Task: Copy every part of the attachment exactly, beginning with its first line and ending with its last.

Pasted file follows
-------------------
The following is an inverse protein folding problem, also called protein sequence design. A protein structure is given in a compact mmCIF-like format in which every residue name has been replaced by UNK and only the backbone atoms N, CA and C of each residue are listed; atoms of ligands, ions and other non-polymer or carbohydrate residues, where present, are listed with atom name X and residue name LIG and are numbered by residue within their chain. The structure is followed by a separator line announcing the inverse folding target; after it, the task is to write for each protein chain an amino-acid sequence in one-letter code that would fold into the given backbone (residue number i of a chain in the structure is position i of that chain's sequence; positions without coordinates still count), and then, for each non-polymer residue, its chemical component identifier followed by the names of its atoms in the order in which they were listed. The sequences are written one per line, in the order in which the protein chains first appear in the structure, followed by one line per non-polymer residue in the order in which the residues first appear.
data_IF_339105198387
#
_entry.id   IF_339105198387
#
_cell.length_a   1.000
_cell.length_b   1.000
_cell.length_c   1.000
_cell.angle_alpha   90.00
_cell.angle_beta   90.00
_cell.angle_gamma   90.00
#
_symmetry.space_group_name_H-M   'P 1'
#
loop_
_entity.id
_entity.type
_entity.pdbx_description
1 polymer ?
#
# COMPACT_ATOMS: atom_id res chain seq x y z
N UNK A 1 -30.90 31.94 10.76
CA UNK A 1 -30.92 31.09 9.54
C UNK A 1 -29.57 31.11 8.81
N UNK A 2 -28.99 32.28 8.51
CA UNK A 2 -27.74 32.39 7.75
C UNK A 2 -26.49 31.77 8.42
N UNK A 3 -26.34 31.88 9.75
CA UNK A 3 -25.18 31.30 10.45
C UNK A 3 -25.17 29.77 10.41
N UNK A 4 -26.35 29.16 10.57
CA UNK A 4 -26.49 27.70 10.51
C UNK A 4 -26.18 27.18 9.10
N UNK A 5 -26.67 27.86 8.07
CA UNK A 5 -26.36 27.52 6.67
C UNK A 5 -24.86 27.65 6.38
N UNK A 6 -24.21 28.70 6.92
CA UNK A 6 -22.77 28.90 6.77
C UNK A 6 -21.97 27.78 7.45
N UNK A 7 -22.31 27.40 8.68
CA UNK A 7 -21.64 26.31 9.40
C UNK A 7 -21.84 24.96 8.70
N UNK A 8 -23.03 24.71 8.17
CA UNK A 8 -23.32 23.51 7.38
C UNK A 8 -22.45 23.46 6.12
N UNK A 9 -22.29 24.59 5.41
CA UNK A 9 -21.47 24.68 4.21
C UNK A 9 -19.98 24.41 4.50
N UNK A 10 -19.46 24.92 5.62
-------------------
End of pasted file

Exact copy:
The following is an inverse protein folding problem, also called protein sequence design. A protein structure is given in a compact mmCIF-like format in which every residue name has been replaced by UNK and only the backbone atoms N, CA and C of each residue are listed; atoms of ligands, ions and other non-polymer or carbohydrate residues, where present, are listed with atom name X and residue name LIG and are numbered by residue within their chain. The structure is followed by a separator line announcing the inverse folding target; after it, the task is to write for each protein chain an amino-acid sequence in one-letter code that would fold into the given backbone (residue number i of a chain in the structure is position i of that chain's sequence; positions without coordinates still count), and then, for each non-polymer residue, its chemical component identifier followed by the names of its atoms in the order in which they were listed. The sequences are written one per line, in the order in which the protein chains first appear in the structure, followed by one line per non-polymer residue in the order in which the residues first appear.
data_IF_339105198387
#
_entry.id   IF_339105198387
#
_cell.length_a   1.000
_cell.length_b   1.000
_cell.length_c   1.000
_cell.angle_alpha   90.00
_cell.angle_beta   90.00
_cell.angle_gamma   90.00
#
_symmetry.space_group_name_H-M   'P 1'
#
loop_
_entity.id
_entity.type
_entity.pdbx_description
1 polymer ?
#
# COMPACT_ATOMS: atom_id res chain seq x y z
N UNK A 1 -30.90 31.94 10.76
CA UNK A 1 -30.92 31.09 9.54
C UNK A 1 -29.57 31.11 8.81
N UNK A 2 -28.99 32.28 8.51
CA UNK A 2 -27.74 32.39 7.75
C UNK A 2 -26.49 31.77 8.42
N UNK A 3 -26.34 31.88 9.75
CA UNK A 3 -25.18 31.30 10.45
C UNK A 3 -25.17 29.77 10.41
N UNK A 4 -26.35 29.16 10.57
CA UNK A 4 -26.49 27.70 10.51
C UNK A 4 -26.18 27.18 9.10
N UNK A 5 -26.67 27.86 8.07
CA UNK A 5 -26.36 27.52 6.67
C UNK A 5 -24.86 27.65 6.38
N UNK A 6 -24.21 28.70 6.92
CA UNK A 6 -22.77 28.90 6.77
C UNK A 6 -21.97 27.78 7.45
N UNK A 7 -22.31 27.40 8.68
CA UNK A 7 -21.64 26.31 9.40
C UNK A 7 -21.84 24.96 8.70
N UNK A 8 -23.03 24.71 8.17
CA UNK A 8 -23.32 23.51 7.38
C UNK A 8 -22.45 23.46 6.12
N UNK A 9 -22.29 24.59 5.41
CA UNK A 9 -21.47 24.68 4.21
C UNK A 9 -19.98 24.41 4.50
N UNK A 10 -19.46 24.92 5.62